The Three Musketeers—this story of gifts—is presented by Dumas and given to readers as an offering. But this offering is also reiterated and replayed each time the work, in one form or another, is adapted, retransmitted, updated, and integrated into a new circuit of meaning. Dumas himself, in promoting a vision of literature as a collective creation and as myth, relegates to the background such literary notions as the unique author, genius, and the immutability of the text. His conceptions and his generous practice propose another approach to literature, in which it is offered up to the winds of posterity and open to multiple appropriations, even if the primary author (but does such a person exist, ultimately?) is dispossessed.
Given the preface “[i]n which it is proved that, notwithstanding their names’ ending in os and is, the heroes of the story which we are about to have the honor to relate to our readers have nothing mythological about them,” first published in the newspaper Le Siècle on March 14, 1844, no one can fail to recognize the novel in question. This parodic summary places alongside one another the narrator and audience of this tale, its author and its readers, its donor and its recipients, the capricious mind of the poet and the impressions of the great mass of readers. The bond between the singular—although couched in the so-called majestic plural—and the ordinary plural is the story itself, in which the author, as seen further on in this same preamble, privileges the amusing over the instructive.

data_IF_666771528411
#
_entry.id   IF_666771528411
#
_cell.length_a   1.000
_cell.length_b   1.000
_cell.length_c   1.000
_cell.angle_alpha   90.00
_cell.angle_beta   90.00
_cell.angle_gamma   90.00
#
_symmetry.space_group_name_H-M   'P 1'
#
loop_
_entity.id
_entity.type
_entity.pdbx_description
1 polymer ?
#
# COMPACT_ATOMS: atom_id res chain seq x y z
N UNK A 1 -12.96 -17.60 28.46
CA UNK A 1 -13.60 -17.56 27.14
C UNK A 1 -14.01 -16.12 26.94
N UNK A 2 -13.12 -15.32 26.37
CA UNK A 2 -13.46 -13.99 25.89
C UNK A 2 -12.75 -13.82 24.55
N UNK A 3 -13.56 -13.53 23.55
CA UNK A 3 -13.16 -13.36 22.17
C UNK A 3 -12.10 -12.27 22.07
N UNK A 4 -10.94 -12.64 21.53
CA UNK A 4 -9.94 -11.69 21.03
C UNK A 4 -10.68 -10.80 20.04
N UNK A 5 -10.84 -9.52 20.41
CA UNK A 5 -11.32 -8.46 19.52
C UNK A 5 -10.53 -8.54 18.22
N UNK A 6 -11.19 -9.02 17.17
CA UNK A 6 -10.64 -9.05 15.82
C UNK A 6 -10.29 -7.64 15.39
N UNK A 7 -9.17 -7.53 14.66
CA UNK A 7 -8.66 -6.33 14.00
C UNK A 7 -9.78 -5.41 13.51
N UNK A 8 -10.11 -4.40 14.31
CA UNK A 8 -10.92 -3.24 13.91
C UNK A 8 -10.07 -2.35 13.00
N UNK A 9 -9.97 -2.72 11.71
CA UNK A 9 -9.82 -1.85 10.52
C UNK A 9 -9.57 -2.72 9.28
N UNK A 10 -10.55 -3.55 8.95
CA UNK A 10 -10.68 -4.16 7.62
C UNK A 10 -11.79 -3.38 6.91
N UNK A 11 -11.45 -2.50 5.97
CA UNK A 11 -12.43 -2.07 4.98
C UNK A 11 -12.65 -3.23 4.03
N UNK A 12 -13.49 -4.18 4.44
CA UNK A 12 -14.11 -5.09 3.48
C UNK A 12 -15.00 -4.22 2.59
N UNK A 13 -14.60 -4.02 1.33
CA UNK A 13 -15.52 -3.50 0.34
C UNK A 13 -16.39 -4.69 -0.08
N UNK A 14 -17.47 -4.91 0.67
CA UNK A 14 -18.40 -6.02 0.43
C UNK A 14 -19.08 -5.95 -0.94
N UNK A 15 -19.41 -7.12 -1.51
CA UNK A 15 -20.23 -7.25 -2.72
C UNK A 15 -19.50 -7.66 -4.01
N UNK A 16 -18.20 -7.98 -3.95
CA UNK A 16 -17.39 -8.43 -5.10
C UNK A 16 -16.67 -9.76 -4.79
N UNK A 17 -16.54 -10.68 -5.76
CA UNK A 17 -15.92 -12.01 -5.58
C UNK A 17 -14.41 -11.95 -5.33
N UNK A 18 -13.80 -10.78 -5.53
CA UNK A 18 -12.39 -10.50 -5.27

At the end of the preface preceding the publication of the “Memoirs of the Comte de la Fère,” the manuscript of which was supposedly discovered in the stacks of the Royal Library, the man who presents himself as their editor reveals the title of the new serial:
Now, this is the first part of this precious manuscript which we offer to our readers, changing its title to The Three Musketeers […].
In the meanwhile, as the godfather is a second father, we beg the reader to lay to our account, and not to that of the Comte de la Fère, the pleasure or the ennui he may experience.
This being understood, let us proceed with our history.
The “history” is thus given as an offerin…
- A history of gifts
- From story to myth: The endless adventure of the gift
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